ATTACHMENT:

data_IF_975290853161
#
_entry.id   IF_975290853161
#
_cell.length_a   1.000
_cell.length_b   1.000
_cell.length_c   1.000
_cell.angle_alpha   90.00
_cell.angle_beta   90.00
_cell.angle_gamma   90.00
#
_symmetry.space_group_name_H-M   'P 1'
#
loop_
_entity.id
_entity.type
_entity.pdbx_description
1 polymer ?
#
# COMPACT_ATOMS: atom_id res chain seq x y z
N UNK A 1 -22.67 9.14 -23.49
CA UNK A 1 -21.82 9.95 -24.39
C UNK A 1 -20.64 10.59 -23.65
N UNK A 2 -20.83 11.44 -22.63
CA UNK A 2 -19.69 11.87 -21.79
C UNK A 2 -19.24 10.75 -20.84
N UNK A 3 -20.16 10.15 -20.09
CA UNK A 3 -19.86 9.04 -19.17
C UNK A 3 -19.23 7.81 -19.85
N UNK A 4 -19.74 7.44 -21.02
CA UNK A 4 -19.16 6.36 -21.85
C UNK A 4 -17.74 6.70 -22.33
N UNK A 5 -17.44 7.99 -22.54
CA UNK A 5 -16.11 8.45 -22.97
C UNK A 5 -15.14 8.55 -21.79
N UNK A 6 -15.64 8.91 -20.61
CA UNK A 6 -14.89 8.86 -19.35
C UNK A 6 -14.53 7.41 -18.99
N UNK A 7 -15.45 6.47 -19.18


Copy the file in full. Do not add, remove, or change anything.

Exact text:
data_IF_975290853161
#
_entry.id   IF_975290853161
#
_cell.length_a   1.000
_cell.length_b   1.000
_cell.length_c   1.000
_cell.angle_alpha   90.00
_cell.angle_beta   90.00
_cell.angle_gamma   90.00
#
_symmetry.space_group_name_H-M   'P 1'
#
loop_
_entity.id
_entity.type
_entity.pdbx_description
1 polymer ?
#
# COMPACT_ATOMS: atom_id res chain seq x y z
N UNK A 1 -22.67 9.14 -23.49
CA UNK A 1 -21.82 9.95 -24.39
C UNK A 1 -20.64 10.59 -23.65
N UNK A 2 -20.83 11.44 -22.63
CA UNK A 2 -19.69 11.87 -21.79
C UNK A 2 -19.24 10.75 -20.84
N UNK A 3 -20.16 10.15 -20.09
CA UNK A 3 -19.86 9.04 -19.17
C UNK A 3 -19.23 7.81 -19.85
N UNK A 4 -19.74 7.44 -21.02
CA UNK A 4 -19.16 6.36 -21.85
C UNK A 4 -17.74 6.70 -22.33
N UNK A 5 -17.44 7.99 -22.54
CA UNK A 5 -16.11 8.45 -22.97
C UNK A 5 -15.14 8.55 -21.79
N UNK A 6 -15.64 8.91 -20.61
CA UNK A 6 -14.89 8.86 -19.35
C UNK A 6 -14.53 7.41 -18.99
N UNK A 7 -15.45 6.47 -19.18